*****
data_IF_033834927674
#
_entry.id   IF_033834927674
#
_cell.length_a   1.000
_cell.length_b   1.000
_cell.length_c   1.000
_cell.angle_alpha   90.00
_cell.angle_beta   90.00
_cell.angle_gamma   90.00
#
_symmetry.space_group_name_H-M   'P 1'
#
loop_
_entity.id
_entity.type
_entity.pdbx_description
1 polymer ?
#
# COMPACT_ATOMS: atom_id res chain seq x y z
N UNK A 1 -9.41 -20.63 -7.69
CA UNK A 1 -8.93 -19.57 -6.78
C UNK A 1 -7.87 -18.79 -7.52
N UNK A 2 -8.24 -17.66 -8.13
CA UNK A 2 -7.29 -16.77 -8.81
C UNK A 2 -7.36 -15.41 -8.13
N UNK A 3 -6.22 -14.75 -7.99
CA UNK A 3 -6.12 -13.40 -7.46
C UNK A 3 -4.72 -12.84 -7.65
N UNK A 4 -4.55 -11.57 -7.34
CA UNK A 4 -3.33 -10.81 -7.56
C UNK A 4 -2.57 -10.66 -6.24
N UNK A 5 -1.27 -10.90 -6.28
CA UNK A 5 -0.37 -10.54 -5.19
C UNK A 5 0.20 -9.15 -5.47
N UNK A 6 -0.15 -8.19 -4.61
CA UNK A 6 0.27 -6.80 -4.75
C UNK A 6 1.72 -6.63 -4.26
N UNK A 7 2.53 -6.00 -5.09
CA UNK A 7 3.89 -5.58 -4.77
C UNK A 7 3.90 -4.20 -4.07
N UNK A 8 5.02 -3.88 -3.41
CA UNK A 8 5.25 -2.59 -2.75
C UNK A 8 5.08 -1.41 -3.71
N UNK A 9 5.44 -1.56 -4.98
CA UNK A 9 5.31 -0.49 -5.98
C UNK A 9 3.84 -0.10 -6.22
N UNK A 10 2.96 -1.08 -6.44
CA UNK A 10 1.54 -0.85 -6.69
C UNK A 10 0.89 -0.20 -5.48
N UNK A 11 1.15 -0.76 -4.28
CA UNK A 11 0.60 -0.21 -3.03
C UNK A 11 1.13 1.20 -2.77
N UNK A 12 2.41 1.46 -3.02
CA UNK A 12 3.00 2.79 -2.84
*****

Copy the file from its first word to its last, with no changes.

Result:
data_IF_033834927674
#
_entry.id   IF_033834927674
#
_cell.length_a   1.000
_cell.length_b   1.000
_cell.length_c   1.000
_cell.angle_alpha   90.00
_cell.angle_beta   90.00
_cell.angle_gamma   90.00
#
_symmetry.space_group_name_H-M   'P 1'
#
loop_
_entity.id
_entity.type
_entity.pdbx_description
1 polymer ?
#
# COMPACT_ATOMS: atom_id res chain seq x y z
N UNK A 1 -9.41 -20.63 -7.69
CA UNK A 1 -8.93 -19.57 -6.78
C UNK A 1 -7.87 -18.79 -7.52
N UNK A 2 -8.24 -17.66 -8.13
CA UNK A 2 -7.29 -16.77 -8.81
C UNK A 2 -7.36 -15.41 -8.13
N UNK A 3 -6.22 -14.75 -7.99
CA UNK A 3 -6.12 -13.40 -7.46
C UNK A 3 -4.72 -12.84 -7.65
N UNK A 4 -4.55 -11.57 -7.34
CA UNK A 4 -3.33 -10.81 -7.56
C UNK A 4 -2.57 -10.66 -6.24
N UNK A 5 -1.27 -10.90 -6.28
CA UNK A 5 -0.37 -10.54 -5.19
C UNK A 5 0.20 -9.15 -5.47
N UNK A 6 -0.15 -8.19 -4.61
CA UNK A 6 0.27 -6.80 -4.75
C UNK A 6 1.72 -6.63 -4.26
N UNK A 7 2.53 -6.00 -5.09
CA UNK A 7 3.89 -5.58 -4.77
C UNK A 7 3.90 -4.20 -4.07
N UNK A 8 5.02 -3.88 -3.41
CA UNK A 8 5.25 -2.59 -2.75
C UNK A 8 5.08 -1.41 -3.71
N UNK A 9 5.44 -1.56 -4.98
CA UNK A 9 5.31 -0.49 -5.98
C UNK A 9 3.84 -0.10 -6.22
N UNK A 10 2.96 -1.08 -6.44
CA UNK A 10 1.54 -0.85 -6.69
C UNK A 10 0.89 -0.20 -5.48
N UNK A 11 1.15 -0.76 -4.28
CA UNK A 11 0.60 -0.21 -3.03
C UNK A 11 1.13 1.20 -2.77
N UNK A 12 2.41 1.46 -3.02
CA UNK A 12 3.00 2.79 -2.84